The murder of Frank Little was never solved. At the time many people believed the order to kill Little came from the sixth floor of the Hennessy Building.
In the aftermath of Frank Little’s death, theories about who did it proliferated. Many people believed the order to kill Little originated on the sixth floor of the Hennessy Building – the Anaconda Company’s headquarters.
The Hennessy Building was built in 1898 to house a fancy department store. The six-story, Renaissance Revival style building had both an elegant and an imposing air to it. The Anaconda Company moved into its top floor in 1901. From there, it could survey its mining empire and look down on uptown Butte, including the Miners Union Hall. The sixth floor would have afforded an easy view of the Finlander Hall and Norah Byrne’s boarding house where Frank Little was staying.
By 1917, the phrase the “sixth floor” had become synonymous with the idea of power in Montana. Few states were as dominated by a single corporation as Montana in that period. The Company thus certainly had a lot at stake in the Butte strike of 1917. But did such a powerful company really see Frank Little as a threat? Enough of a threat to murder him?
The Company did express concern about Little. On July 31, L.O. Evans, a Company lawyer, called Burton Wheeler up to the sixth floor. Wheeler was U.S. Attorney General for Montana and Evans wanted him to arrest Little for his inflammatory speeches. Wheeler refused. Hours later, Little was abducted and murdered.
A number of Company executives were fingered as culprits over time, especially those who bridged the gap between the sixth floor and the hired street muscle that the Company often employed. Some of these hired guns were notorious, like Billy Oates, who had a hook for one hand. Another suspected gunman, John Berkin, was literally the son of one of the original Montana vigilantes.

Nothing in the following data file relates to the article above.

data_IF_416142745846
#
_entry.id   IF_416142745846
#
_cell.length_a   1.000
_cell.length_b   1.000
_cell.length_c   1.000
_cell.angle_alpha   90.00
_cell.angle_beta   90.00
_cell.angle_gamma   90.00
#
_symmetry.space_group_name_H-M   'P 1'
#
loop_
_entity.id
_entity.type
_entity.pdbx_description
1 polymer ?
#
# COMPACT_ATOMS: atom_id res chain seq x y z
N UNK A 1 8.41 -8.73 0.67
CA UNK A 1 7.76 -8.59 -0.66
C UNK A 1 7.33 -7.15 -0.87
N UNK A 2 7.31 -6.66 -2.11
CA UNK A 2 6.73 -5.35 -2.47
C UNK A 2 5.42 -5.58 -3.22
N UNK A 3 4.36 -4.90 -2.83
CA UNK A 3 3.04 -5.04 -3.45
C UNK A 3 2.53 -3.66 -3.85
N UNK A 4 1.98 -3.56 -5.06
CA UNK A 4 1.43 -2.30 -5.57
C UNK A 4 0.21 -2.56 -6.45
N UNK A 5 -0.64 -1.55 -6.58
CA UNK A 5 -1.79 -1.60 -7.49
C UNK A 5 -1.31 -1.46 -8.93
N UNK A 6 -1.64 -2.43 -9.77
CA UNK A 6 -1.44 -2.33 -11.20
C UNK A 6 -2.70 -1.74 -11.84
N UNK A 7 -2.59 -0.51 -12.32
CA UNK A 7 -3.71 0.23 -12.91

There were other possibilities. Most newspapers expressed regret over Little’s murder. But not William Campbell of the Helena Independent who wrote: “Good Work: Let them continue to hang every IWW in the state.” Campbell was associated with the Montana Council of Defense, an organization that aggressively, and sometimes violently, enforced patriotic support for the war. One theory is that Little’s murderers were enraged by his criticism of soldiers and the war.
Butte’s police, some of whom were known to be violent and to work outside the law, were also suspected. Others believed that labor leaders killed Little, either because he was a rival, or because they believed he was actually a Company spy. There is no evidence for that theory.
The official investigation did not resolve any of these theories. No one was ever brought to trial, let alone convicted of Little’s murder. Key investigation documents, including lots of testimony and the final coroner’s report, disappeared quickly, hamstringing subsequent investigations.
Smoking gun or not, the mystery behind Frank Little’s murder opens up a rich and broad view of the urban, industrialized West. Little’s life and death illustrate the pervasiveness of class conflict in this time, as well as the extreme levels of corporate power. But it also tells a story of individuals, organizations, and communities who pursued solidarity in the face of great obstacles.